Homesteader’s labels are printed on post-consumer fiber and cork closures are sourced from natural materials | Photo by Ruta Smith

Charlie Spivey is putting his University of Virginia chemistry degree to good use, pairing some of what he learned with a passion for sustainability to create Homesteader, a gluten-free, carbon-neutral vodka that’s now available at select Lowcountry bars, restaurants and liquor stores. 

“Pretty much everything is recycled about this bottle,” said Spivey, adding that he chose vodka for a specific reason. “I wanted to move into the space primarily because arriving at a quality product is achievable.”

Homesteader is distilled in Vermont using corn sourced from “generational farmers” in the area. The decision to produce in the Northeast as opposed to South Carolina was based on the Vermont distillery’s LEED certification, connection with the local farms and focus on sustainability, Spivey said. 

Sustainability and “good stewardship of the Earth” are core principles for Spivey, who spent over a year behind the bar at Zero Restaurant + Bar before launching Homesteader. Not only is the vodka itself sustainably sourced, the bottle that holds it maintains these values. Labels are printed on post-consumer fiber, and the cork closures and tamper seals are sourced from natural materials, Spivey said. All of these factors combine to “uphold significant metrics of regulatory compliance and carbon neutrality,” according to Homesteader’s mission statement. 

But, what exactly does it mean to be “carbon neutral?” According to the CarbonNeutral Protocol, which gives businesses the framework to be carbon neutral certified, “Carbon neutrality is achieved by calculating a carbon footprint and reducing it to zero through a combination of efficiency measures in-house and supporting external emission reduction projects.”

“Essentially, you have to account for any emissions as they relate to carbon output, and then you can offset it by good deeds,” Spivey said. “Sustainability in terms of making it (and) sourcing forms of alternative energy in the distillery and bottling facility.”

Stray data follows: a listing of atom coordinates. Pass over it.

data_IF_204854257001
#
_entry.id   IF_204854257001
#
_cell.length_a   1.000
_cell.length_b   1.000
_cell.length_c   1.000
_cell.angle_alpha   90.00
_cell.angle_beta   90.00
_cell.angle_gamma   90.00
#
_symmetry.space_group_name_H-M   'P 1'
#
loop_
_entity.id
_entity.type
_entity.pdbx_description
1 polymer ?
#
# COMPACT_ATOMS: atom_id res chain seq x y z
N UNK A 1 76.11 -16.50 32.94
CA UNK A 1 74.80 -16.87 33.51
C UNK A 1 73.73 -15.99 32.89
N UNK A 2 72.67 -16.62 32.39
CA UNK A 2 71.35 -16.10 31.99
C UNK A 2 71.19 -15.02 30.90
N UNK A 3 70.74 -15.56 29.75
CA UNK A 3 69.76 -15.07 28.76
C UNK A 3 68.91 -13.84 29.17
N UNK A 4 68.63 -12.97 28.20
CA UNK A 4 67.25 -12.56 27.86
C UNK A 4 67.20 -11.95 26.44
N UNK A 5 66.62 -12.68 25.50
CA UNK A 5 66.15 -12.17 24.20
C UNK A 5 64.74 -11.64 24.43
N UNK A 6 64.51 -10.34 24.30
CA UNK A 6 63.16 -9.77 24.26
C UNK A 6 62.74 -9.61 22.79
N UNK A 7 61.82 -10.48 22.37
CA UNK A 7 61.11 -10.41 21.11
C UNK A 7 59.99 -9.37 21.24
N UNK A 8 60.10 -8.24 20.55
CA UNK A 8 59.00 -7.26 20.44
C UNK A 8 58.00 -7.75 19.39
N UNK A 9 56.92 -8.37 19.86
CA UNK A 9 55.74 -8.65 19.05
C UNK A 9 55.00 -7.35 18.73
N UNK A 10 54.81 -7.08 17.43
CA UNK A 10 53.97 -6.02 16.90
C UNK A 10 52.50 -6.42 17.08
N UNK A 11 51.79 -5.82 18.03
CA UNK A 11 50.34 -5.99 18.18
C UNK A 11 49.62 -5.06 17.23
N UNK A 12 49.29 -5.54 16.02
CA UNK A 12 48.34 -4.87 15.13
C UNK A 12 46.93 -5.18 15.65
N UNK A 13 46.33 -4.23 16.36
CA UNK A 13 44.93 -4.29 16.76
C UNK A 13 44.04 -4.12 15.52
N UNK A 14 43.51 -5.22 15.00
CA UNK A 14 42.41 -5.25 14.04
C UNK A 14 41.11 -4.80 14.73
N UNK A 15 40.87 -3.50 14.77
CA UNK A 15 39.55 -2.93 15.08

“I brought in an accounting firm for carbon credits, and they have essentially accounted for any excess emissions that are unaccounted for in production,” Spivey added. “So, within the price of every bottle, there’s enough in my books to be able to turn the environmental footprint from a liability to being an asset.” 

Spivey exudes confidence when talking about his product, thanks in part to his background studying chemistry at UVA.  

“I have a better sense of measurement than a lot of people and a lot of labs, so why don’t I take this and join it with another extreme ideal for me (which is) good stewardship of the earth,” he said. “When I meet people, I don’t really involve a lot of the science. I want that to be a foundation of confidence, but I don’t really think it’s something that a lot of people like to have conversations about.”  

Look for Homesteader in select bars and restaurants and more than 10 local liquor stores like Bottles Beverage Superstore and Pence’s Liquor & Wine. It’s only been six months, but Spivey said there’s already been some big moments; first, a chance encounter with professional golfer Jordan Spieth, whose tip helped pay for Spivey’s corporation filing costs, and then the day Zero Restaurant + Bar swapped Tito’s for Homesteader. 

“When you order the craft cocktail there, it comes with Homesteader,” Spivey said. “What I really would like is for bartenders to have a sense of why it’s worthwhile to support and then to make the decision themselves on behalf of anyone that comes in.” 

Spivey knows local bars and restaurants will be key marketing tools to help Homesteader become a recognizable name in the Charleston area. 

“In terms of business strategies, a lot of what bars endorse influences what moves on shelves, so (we are) trying to get it into bars that are at or around this price point for their craft cocktails.”

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